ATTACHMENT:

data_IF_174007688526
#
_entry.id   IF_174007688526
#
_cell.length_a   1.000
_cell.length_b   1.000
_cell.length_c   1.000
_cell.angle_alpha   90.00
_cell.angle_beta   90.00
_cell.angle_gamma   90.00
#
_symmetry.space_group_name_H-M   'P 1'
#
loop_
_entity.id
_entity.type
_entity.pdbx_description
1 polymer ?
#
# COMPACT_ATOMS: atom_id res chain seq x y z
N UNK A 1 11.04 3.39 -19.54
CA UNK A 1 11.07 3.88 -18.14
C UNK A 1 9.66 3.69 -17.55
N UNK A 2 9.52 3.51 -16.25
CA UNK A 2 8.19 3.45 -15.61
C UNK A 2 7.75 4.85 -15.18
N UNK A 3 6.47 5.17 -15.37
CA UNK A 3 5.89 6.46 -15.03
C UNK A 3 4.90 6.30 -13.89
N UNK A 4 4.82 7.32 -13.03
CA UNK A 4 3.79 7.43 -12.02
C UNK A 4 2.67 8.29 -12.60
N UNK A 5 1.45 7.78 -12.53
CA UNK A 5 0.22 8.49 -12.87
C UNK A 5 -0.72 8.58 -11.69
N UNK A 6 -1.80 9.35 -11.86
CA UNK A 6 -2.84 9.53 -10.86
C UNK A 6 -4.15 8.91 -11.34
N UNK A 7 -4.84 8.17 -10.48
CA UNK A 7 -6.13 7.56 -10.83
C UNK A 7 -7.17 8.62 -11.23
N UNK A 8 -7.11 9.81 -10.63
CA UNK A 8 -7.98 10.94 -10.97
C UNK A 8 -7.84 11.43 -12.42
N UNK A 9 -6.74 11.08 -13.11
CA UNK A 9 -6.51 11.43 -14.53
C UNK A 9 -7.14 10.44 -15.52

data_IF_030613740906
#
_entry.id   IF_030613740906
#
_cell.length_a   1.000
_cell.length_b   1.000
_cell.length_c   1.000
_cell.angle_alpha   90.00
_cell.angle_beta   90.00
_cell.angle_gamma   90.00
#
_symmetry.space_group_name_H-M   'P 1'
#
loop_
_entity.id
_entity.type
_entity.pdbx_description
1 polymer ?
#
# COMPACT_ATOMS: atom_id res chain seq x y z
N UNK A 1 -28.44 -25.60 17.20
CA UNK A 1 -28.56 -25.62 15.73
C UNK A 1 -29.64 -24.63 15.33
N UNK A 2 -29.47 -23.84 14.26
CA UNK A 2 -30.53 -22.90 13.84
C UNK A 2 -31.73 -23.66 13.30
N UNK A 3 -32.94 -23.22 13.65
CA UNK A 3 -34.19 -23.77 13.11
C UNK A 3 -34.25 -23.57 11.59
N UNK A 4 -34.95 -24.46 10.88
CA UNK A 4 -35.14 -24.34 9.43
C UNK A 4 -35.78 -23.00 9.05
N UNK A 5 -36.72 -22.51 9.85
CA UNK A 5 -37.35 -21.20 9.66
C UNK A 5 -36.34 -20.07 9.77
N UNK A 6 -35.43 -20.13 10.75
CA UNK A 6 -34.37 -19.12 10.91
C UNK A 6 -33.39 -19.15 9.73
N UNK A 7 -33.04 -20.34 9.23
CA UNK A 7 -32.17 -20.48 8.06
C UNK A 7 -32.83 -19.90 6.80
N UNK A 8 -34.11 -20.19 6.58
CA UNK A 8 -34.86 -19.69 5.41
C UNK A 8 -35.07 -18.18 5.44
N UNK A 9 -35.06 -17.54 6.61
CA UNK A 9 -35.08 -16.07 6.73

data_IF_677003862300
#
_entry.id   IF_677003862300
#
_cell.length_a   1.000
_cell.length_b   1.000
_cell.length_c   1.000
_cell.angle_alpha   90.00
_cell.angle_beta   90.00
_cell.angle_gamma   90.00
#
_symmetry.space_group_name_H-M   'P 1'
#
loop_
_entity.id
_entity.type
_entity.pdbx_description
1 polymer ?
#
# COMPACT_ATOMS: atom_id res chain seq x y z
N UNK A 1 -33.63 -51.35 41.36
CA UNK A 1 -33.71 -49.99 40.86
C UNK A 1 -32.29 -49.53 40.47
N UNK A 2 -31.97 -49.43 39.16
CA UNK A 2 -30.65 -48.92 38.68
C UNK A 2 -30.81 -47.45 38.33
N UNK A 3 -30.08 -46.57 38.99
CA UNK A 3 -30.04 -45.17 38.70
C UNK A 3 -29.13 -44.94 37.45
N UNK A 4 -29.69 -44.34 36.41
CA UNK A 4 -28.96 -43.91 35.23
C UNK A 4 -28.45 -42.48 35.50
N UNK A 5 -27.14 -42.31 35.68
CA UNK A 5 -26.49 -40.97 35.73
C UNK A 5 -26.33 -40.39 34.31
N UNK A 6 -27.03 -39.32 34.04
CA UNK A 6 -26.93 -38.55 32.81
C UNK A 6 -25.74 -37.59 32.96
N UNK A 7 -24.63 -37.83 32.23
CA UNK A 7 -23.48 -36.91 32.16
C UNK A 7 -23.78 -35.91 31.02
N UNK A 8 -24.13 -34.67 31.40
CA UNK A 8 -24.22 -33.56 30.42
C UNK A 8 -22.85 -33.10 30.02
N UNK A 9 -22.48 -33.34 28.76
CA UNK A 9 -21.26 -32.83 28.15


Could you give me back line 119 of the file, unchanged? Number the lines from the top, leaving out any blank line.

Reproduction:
C UNK A 2 -30.81 -47.45 38.33